Following the On-pack Guidelines....

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The night before is a very surreal sweep of dark skies and lamplight in my memory. The knowledge that morning will change everything is the perfect ingredient for a restless night, like taking your imagination on a trip to Disneyland. And talk of rollercoasters is perhaps apt for what was to come, as we checked in to the hospital at 6am on the morning of September 5th. Contractions had knocked politely the previous Sunday, but disliked the welcome we provided and so abated by the evening. That, coupled with the fact that she was now over her due date and that the amount of amniotic fluid was concerning, lead to a collective decision to induce. So a 6am check-in, a 7am induction, and by 8am contractions had started. And so we waited, her with a selection of numbing television channels, me with a copy of Stephenson's Quicksilver. We'd both decided fairly early on in the pregnancy that she would try to go as far as possible without pain relief; or more accurately, she'd decided and I'd agreed to support her. By the time we hit 2pm, contractions were frequent and increasing in strength, but she'd only dilated 1cm. So the gynae ruptured her membranes in an attempt to speed things up. We were warned that the whole process of induction does tend to produce a longer and more painful labour, and I had been preoccupied with wondering how I would cope seeing her in pain, and as much as she may say that I helped her to breathe through the pain and to keep her calm, it was seeing how she coped with the pain that kept me sane. I'd always known that she has a fairly high pain threshold and a singular determination, but those moments transcend words, and without being overly dramatic, it felt as if our whole relationship was being redefined. And I suppose it was. Four hours passed and 6pm loomed, and another examination revealed that she'd only dilated another cm, to make a total of 2 cm. And little madame had decided to put her hand on her head, a truly excellent means of blocking her path through the cervix, and to freedom. She seemed quite determined to stay right where she was. So now we were faced with the decision, to rather opt for a c-section, or to wait longer to see if anything changed. Our gynae and the nurses who had been attending to us advised that given another 3 or 4 hours, chances were slim that anything would change. We discussed it for 10 minutes or so, but admittedly for me the choice was an easy one. It may well have been inspiring to see how well she'd been coping with the pain, but it was still not pleasant. By 7:50 pm the theatre had been prepared and the various medical staff notified. I found myself in the changing room, and I'd like to say that changing into scrubs was in someway metaphorical for 'donning' the uniform of fatherhood, but by that stage I was too tired and overwhelmed to be thinking anything. We'd discussed the possibility of a c-section before, but I'd never quite decided whether I would watch at any point, or simply hide alongside Mrs Tenmiles behind the curtain, yet by the time I walked into the theatre, the only place to be was alongside her. As they were about to pull her out, the doctor asked if I wanted to see the head, and I did, but the strange thing is I have no recollection of that image. And so at 8:24pm, Cadence exercised her lungs, and that will no doubt be the one and only time I'll be glad to hear her wail! Was it a monumental moment, certainly. Was I struck by a wave of emotion? Truthfully, no. I was happy, yes, but I don't think the mind can properly conceive of what had just taken place. And there wasn't much time for that either, as a blur of measurements and tests were done. I only really 'came to' a few minutes later when I had this soft, warm life on my chest. And even then, I was trying to protect the integrity of my nipples more than anything else! I'm still not quite certain of the science behind the rooting instinct, but believe me, it's there and it's strong! Three weeks later, and I still haven't had that 'one, defining moment when tears can't be controlled' that I'm apparently supposed to have. There have, however, been a multitude of tiny moments, when I marvel at her, fall more in love with her, become more aware of her. And if you ask me, those moments seem to be the important ones to me. So what is she like? Well, for the most part she seems content, she sleeps well although feeding, though not difficult, has been problematic. She has the most beautiful blue eyes, and she likes to hear me sing from The Nightmare Before Christmas, and she falls asleep to Sigur Ros better than to Baby Mozart. And she's inquisitive and she stretches after a sleep like some lithe feline. And she smells better then I ever thought possible. And leaving her this morning for my first day back at work was as hard as everyone said it would be. We chose her names not only for their musical connotations, but also for their implication that she is an expression of our love. And I've caught myself so many times in the last week gazing at her mother in awe, and I know that various chemical and instinctive processes explain why I feel more in love with her now then ever before, but goddammit, I am. I don't quite know how I managed it, but I am blessed beyond the realms of what is possible to have these two women in my life.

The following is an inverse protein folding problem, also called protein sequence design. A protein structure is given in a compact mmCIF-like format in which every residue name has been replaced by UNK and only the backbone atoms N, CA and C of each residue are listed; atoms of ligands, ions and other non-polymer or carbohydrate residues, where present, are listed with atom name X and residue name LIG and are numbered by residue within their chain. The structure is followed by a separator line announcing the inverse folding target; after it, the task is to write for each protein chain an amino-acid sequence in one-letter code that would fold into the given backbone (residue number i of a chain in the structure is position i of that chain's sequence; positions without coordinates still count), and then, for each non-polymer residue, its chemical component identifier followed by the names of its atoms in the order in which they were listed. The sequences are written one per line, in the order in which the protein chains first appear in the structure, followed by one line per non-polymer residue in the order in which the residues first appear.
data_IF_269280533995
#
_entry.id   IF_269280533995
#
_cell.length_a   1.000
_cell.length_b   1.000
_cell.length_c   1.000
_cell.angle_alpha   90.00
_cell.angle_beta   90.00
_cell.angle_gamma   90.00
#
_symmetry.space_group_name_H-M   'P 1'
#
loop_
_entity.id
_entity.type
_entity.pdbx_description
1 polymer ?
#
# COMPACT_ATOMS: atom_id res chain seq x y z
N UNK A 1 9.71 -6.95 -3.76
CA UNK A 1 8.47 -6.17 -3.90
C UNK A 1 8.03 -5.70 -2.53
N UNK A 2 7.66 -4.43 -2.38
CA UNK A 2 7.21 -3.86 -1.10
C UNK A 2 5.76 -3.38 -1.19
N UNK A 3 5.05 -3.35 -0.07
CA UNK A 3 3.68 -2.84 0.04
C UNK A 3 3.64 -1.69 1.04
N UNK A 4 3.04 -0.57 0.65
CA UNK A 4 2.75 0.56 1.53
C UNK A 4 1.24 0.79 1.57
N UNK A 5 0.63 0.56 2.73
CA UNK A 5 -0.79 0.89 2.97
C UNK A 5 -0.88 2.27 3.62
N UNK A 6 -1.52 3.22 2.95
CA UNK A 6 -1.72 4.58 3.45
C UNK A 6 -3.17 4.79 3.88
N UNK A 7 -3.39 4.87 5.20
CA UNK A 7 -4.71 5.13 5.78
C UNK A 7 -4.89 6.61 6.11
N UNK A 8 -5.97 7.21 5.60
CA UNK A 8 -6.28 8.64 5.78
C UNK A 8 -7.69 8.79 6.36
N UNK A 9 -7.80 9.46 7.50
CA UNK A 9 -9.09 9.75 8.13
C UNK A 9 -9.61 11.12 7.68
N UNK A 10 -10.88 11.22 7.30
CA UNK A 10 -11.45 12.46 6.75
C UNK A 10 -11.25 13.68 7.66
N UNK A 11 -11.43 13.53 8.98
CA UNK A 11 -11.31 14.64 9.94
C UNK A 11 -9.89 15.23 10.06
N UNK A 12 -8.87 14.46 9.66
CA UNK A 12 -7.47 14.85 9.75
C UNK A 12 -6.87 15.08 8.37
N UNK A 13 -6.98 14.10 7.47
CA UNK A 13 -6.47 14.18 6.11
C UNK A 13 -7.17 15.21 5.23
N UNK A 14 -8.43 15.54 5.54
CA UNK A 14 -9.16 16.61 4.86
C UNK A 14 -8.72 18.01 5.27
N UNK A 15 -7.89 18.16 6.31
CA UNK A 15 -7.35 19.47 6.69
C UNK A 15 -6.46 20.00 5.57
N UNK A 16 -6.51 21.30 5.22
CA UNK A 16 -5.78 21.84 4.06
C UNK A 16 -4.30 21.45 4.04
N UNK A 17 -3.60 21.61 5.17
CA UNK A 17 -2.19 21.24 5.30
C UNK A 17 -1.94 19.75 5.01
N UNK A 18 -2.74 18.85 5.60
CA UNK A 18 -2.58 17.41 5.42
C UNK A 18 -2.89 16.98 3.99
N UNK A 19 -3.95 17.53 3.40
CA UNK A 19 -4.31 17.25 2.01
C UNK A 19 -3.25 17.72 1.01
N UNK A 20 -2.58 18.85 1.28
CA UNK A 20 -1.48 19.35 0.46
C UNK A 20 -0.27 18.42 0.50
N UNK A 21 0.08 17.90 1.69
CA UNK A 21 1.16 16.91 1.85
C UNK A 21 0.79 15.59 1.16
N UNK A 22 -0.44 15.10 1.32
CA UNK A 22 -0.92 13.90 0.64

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09060001


Joy unbound

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Will post pics and details a little later, but just to share with you all the wonderful news. At 8:24pm, September 5th, Cadence Madrigal was born. Mother and daughter are both healthy and doing very well. Thank you all for your encouragement and wishes over the past months, you have no idea how incredible it is to share this news with all of you, and how much it means to me to be able to share the experience with you. Much love from the three of us. (ps, comment moderation has been enabled, so don't panic if you don't see your message!)